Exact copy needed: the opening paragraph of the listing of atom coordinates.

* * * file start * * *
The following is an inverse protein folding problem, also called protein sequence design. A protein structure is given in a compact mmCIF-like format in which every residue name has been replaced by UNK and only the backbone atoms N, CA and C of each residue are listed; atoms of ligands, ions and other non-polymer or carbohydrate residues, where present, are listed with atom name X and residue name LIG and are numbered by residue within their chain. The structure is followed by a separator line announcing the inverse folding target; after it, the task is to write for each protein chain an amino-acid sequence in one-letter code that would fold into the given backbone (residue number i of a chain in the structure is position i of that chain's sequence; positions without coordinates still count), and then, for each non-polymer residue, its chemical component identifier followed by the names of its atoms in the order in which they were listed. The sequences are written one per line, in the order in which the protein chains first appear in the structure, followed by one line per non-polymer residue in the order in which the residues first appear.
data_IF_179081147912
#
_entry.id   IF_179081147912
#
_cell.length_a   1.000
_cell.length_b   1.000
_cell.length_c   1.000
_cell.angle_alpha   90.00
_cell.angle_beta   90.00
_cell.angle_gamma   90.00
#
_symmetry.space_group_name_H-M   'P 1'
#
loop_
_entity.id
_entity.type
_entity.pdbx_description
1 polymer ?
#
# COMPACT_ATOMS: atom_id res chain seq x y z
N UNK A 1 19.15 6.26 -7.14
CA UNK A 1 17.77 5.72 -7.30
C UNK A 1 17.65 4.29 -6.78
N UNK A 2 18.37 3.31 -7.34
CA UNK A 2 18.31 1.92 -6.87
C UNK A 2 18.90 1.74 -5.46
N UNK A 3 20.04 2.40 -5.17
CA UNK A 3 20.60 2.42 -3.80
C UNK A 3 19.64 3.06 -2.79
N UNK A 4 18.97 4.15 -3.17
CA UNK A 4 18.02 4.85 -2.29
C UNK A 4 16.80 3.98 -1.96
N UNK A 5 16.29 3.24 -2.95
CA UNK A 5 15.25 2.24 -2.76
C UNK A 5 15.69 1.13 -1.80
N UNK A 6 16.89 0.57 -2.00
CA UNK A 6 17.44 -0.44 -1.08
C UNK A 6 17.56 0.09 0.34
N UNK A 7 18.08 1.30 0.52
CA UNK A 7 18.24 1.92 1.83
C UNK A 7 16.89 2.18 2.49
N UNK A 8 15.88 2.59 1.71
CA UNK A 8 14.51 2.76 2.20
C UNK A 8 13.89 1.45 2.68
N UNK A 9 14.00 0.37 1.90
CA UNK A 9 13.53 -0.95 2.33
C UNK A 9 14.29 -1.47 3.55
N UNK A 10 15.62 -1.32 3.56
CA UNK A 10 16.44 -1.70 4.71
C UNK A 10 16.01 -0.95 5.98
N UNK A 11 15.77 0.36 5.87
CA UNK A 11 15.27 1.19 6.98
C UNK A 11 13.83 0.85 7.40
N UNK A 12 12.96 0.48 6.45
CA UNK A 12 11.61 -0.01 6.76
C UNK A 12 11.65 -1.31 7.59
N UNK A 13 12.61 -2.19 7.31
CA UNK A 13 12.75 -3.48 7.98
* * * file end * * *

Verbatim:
The following is an inverse protein folding problem, also called protein sequence design. A protein structure is given in a compact mmCIF-like format in which every residue name has been replaced by UNK and only the backbone atoms N, CA and C of each residue are listed; atoms of ligands, ions and other non-polymer or carbohydrate residues, where present, are listed with atom name X and residue name LIG and are numbered by residue within their chain. The structure is followed by a separator line announcing the inverse folding target; after it, the task is to write for each protein chain an amino-acid sequence in one-letter code that would fold into the given backbone (residue number i of a chain in the structure is position i of that chain's sequence; positions without coordinates still count), and then, for each non-polymer residue, its chemical component identifier followed by the names of its atoms in the order in which they were listed. The sequences are written one per line, in the order in which the protein chains first appear in the structure, followed by one line per non-polymer residue in the order in which the residues first appear.